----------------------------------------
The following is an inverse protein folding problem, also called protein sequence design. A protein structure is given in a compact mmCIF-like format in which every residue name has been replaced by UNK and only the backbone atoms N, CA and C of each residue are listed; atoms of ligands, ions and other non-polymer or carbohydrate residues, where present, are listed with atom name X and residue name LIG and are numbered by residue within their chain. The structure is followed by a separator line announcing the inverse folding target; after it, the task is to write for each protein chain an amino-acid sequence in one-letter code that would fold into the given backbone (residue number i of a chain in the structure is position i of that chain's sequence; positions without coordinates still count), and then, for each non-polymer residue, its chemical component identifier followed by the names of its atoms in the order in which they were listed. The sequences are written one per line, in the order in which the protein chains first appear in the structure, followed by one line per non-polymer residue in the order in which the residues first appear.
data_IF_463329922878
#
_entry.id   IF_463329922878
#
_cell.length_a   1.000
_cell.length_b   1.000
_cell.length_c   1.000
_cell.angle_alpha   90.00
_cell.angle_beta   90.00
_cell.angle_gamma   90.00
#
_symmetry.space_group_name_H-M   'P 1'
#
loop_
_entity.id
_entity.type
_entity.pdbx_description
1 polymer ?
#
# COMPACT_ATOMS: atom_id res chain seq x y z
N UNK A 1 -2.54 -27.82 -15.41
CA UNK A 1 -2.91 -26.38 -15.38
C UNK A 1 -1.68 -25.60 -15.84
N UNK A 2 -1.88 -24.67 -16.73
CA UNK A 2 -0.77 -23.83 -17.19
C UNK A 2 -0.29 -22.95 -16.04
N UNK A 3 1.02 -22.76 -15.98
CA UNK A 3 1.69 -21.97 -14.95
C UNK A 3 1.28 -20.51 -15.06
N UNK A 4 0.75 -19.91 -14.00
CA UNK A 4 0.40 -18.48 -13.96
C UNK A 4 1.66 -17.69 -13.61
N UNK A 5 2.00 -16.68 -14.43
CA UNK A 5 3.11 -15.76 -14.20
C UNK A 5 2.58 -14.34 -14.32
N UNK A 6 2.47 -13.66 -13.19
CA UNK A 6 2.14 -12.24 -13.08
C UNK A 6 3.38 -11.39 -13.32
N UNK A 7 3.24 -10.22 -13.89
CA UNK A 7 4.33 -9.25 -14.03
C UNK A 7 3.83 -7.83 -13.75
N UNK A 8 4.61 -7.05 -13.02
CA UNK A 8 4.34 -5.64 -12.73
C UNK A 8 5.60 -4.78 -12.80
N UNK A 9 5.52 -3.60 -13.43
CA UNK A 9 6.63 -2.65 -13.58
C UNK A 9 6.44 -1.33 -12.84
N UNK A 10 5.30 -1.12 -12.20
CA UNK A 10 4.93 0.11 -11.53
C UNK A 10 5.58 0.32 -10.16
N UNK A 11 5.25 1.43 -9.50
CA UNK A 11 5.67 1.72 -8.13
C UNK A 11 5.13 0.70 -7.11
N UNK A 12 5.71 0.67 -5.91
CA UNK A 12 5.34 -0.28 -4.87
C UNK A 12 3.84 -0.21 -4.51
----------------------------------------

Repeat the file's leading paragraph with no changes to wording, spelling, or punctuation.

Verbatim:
The following is an inverse protein folding problem, also called protein sequence design. A protein structure is given in a compact mmCIF-like format in which every residue name has been replaced by UNK and only the backbone atoms N, CA and C of each residue are listed; atoms of ligands, ions and other non-polymer or carbohydrate residues, where present, are listed with atom name X and residue name LIG and are numbered by residue within their chain. The structure is followed by a separator line announcing the inverse folding target; after it, the task is to write for each protein chain an amino-acid sequence in one-letter code that would fold into the given backbone (residue number i of a chain in the structure is position i of that chain's sequence; positions without coordinates still count), and then, for each non-polymer residue, its chemical component identifier followed by the names of its atoms in the order in which they were listed. The sequences are written one per line, in the order in which the protein chains first appear in the structure, followed by one line per non-polymer residue in the order in which the residues first appear.